Obesity Prevention: Parenting Styles Make a Difference
Winter, Suzanne M., Childhood Education
Childhood obesity is epidemic in the United States and other industrialized countries across the globe. This trend is alarming, because childhood obesity is associated with the early onset of serious health problems, including Type II diabetes, cardiovascular disease, orthopedic problems, behavioral disorders, and asthma. Mounting evidence also links childhood obesity to poor school performance. Of grave concern is the fact that increasingly younger children are being affected by childhood obesity (Centers for Disease Control and Prevention, 2008a, 2008b). Consequently, it is important to begin the fight to reverse the childhood obesity trend early with prevention strategies.
While many factors influence the development of obesity in children, including genetic influences, culture, and poverty, research suggests that changes in children's environmental contexts can help prevent obesity. Experts have cited "obesogenic" environments, those that promote obesity through poor eating and sedentary activity, as most dangerous for children and they urge parents and teachers to create more healthful environments and to become better role models (Davidson, 2007). Unfortunately, many parents lack information on how to establish a healthful home and how to use good parenting practices to encourage their children's health.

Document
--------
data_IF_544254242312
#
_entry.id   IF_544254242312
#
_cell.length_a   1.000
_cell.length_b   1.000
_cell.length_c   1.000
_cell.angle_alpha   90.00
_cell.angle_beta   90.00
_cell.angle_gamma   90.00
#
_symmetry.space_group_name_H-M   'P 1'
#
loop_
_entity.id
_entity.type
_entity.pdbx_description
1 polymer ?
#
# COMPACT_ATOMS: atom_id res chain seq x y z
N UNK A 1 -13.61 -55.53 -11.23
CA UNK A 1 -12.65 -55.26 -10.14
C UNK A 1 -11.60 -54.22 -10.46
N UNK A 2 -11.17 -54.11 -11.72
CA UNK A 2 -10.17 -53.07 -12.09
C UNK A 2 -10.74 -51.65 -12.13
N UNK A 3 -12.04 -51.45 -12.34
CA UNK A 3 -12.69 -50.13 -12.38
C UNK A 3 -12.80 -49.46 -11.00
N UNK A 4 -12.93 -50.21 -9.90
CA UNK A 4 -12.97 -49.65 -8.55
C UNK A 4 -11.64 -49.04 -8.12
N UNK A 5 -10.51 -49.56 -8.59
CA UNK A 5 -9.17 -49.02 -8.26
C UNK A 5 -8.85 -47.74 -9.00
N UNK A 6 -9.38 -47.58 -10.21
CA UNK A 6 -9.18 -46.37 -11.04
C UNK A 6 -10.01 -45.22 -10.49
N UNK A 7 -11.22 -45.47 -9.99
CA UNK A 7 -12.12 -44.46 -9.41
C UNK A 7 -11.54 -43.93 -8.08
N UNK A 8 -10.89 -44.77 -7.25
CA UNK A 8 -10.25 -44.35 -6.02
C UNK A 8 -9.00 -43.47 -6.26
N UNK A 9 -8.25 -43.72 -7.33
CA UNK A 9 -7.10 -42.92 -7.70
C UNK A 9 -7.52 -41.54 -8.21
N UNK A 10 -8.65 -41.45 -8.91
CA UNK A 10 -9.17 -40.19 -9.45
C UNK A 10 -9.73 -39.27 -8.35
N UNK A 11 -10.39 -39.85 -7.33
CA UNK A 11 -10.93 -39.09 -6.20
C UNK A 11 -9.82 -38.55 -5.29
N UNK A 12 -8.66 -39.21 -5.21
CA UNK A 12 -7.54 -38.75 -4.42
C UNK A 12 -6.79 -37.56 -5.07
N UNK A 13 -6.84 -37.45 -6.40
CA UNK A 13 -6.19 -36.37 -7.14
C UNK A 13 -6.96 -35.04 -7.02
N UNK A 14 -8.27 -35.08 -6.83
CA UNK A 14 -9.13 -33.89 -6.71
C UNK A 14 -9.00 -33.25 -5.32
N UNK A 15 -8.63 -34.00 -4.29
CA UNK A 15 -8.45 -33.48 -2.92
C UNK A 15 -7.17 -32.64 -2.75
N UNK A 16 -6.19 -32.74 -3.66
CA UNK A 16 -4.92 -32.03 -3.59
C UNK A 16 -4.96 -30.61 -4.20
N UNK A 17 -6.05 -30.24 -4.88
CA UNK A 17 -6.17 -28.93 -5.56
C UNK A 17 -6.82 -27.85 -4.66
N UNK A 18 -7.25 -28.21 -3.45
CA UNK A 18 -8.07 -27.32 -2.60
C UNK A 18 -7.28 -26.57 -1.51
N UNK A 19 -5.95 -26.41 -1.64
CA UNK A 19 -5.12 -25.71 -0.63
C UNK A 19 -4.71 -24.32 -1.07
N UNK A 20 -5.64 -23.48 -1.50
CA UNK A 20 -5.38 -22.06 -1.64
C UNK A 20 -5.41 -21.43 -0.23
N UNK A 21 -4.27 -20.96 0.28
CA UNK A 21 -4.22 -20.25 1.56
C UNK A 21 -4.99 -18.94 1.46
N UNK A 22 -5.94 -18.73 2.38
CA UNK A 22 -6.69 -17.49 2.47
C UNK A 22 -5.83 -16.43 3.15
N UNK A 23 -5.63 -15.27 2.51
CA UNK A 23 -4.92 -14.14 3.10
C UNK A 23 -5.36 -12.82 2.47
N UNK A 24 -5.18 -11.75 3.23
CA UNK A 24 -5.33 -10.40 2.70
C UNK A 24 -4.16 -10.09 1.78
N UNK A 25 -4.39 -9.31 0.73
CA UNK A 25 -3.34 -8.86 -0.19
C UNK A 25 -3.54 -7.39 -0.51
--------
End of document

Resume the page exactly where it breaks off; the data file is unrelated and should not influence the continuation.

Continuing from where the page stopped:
Teachers and other childhood professionals are key resource persons who can disseminate information to parents and encourage parents to adopt effective practices. It is a well-known fact that parenting styles set the environmental and emotional context for children's development, and four classic parenting styles have been identified: 1) authoritarian, 2) permissive, 3) authoritative, and 4) neglectful or uninvolved. More recently, studies have found evidence of a connection between parenting styles and a child's risk of obesity. Research suggests that each parenting style exerts different influences on children's eating behaviors. For example, parents who have an authoritarian style manage children through strict rules and punishment. When feeding children, authoritarian parents tend to be less sensitive to children's satiation cues and, consequently, they have a tendency to urge a child to overeat or eat when the child is not hungry. Children experience high stress in the regimented eating environments of authoritarian parents and might resort to excessive eating as a coping mechanism. …